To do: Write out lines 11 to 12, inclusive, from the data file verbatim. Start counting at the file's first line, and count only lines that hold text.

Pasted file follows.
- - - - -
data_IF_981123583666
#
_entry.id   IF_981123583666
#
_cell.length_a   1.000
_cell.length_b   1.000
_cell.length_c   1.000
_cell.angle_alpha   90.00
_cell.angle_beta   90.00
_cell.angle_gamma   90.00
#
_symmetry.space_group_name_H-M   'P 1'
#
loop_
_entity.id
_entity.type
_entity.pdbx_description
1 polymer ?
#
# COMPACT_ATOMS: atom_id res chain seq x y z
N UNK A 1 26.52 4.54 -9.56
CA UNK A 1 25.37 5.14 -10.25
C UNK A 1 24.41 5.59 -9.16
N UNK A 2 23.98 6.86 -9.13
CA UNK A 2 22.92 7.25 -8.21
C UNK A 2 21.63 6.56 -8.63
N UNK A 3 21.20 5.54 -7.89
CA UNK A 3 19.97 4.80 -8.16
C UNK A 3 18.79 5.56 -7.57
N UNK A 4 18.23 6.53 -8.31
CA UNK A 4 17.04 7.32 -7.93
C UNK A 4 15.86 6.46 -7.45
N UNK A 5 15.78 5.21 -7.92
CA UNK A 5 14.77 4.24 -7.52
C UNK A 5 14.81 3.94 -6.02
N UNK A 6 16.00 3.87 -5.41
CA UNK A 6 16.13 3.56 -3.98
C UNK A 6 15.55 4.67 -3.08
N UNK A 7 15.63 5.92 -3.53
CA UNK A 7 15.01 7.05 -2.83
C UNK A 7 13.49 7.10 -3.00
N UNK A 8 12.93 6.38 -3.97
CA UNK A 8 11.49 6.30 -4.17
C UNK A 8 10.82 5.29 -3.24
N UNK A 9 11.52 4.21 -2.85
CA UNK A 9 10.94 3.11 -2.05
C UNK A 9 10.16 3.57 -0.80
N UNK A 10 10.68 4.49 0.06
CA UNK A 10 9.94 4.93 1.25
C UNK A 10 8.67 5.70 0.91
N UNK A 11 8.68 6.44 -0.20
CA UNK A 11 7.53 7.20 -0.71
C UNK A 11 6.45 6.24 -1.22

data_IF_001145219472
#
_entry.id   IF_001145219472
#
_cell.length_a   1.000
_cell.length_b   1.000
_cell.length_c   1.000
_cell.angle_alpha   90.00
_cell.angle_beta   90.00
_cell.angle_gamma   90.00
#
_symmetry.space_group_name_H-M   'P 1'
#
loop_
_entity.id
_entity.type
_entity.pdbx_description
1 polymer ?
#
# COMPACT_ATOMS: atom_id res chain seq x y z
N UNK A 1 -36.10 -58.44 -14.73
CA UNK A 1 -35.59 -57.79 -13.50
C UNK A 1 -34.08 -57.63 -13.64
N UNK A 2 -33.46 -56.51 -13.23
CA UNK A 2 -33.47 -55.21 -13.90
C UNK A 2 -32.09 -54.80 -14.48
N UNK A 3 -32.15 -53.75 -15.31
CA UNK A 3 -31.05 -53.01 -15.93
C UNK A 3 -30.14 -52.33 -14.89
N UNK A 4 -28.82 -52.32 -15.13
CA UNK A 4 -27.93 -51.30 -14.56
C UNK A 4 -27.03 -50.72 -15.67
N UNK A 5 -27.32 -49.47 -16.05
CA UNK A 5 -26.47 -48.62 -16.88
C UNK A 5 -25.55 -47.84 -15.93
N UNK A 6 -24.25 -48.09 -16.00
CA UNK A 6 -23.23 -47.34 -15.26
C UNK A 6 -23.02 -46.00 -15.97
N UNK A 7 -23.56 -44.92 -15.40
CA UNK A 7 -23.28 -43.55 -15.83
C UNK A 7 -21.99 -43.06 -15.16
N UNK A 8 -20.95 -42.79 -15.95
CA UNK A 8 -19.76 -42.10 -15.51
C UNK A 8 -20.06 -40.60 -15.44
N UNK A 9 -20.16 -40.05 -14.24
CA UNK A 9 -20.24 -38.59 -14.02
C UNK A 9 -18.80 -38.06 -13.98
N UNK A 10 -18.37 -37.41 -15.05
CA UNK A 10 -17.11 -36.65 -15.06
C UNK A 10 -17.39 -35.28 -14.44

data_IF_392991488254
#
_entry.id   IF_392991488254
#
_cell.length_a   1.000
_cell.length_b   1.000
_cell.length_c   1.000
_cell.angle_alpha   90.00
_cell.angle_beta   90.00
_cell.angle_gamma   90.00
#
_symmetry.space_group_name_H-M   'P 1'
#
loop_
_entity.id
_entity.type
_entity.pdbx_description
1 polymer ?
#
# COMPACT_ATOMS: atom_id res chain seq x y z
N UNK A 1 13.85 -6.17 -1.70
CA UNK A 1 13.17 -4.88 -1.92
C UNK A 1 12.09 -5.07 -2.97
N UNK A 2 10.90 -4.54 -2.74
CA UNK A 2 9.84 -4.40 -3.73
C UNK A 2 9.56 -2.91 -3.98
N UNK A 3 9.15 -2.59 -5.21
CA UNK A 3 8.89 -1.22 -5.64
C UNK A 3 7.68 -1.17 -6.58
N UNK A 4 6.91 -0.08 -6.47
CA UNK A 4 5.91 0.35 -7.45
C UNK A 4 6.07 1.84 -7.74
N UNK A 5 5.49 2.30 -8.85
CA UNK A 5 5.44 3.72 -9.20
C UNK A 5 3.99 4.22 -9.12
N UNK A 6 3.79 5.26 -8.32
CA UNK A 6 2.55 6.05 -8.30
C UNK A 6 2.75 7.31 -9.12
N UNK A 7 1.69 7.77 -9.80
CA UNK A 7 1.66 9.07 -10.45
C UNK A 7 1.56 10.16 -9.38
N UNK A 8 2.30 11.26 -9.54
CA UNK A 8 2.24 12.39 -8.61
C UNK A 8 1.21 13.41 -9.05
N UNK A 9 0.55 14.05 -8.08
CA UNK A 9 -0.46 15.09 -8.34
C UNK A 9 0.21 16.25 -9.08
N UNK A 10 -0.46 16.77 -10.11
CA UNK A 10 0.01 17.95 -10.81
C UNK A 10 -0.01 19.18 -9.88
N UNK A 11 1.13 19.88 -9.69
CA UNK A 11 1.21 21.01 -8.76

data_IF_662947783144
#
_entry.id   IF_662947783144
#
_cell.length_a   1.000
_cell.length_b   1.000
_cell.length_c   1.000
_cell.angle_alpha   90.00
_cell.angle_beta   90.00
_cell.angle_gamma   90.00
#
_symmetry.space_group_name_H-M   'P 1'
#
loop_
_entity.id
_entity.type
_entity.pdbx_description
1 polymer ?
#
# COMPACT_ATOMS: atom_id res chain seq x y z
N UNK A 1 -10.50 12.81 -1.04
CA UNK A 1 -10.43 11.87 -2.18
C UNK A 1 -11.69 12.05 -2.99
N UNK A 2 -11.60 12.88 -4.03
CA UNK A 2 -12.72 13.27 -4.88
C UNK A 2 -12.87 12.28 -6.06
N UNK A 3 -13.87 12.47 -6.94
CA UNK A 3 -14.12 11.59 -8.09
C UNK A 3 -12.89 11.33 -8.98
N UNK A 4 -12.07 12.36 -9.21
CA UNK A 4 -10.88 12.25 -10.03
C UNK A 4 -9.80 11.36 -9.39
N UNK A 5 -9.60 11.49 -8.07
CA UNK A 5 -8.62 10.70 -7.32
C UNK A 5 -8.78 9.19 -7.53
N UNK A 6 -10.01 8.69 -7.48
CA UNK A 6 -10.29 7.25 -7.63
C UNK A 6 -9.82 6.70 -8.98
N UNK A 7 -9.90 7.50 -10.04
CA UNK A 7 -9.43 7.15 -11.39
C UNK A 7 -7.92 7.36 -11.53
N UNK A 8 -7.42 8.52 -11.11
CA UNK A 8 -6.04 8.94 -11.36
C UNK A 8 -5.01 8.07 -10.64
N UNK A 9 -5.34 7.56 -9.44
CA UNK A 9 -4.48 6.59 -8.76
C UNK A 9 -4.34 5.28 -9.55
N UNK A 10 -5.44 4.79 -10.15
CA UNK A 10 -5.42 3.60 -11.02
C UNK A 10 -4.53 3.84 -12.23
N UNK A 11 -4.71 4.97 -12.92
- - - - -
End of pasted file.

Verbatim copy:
#
_symmetry.space_group_name_H-M   'P 1'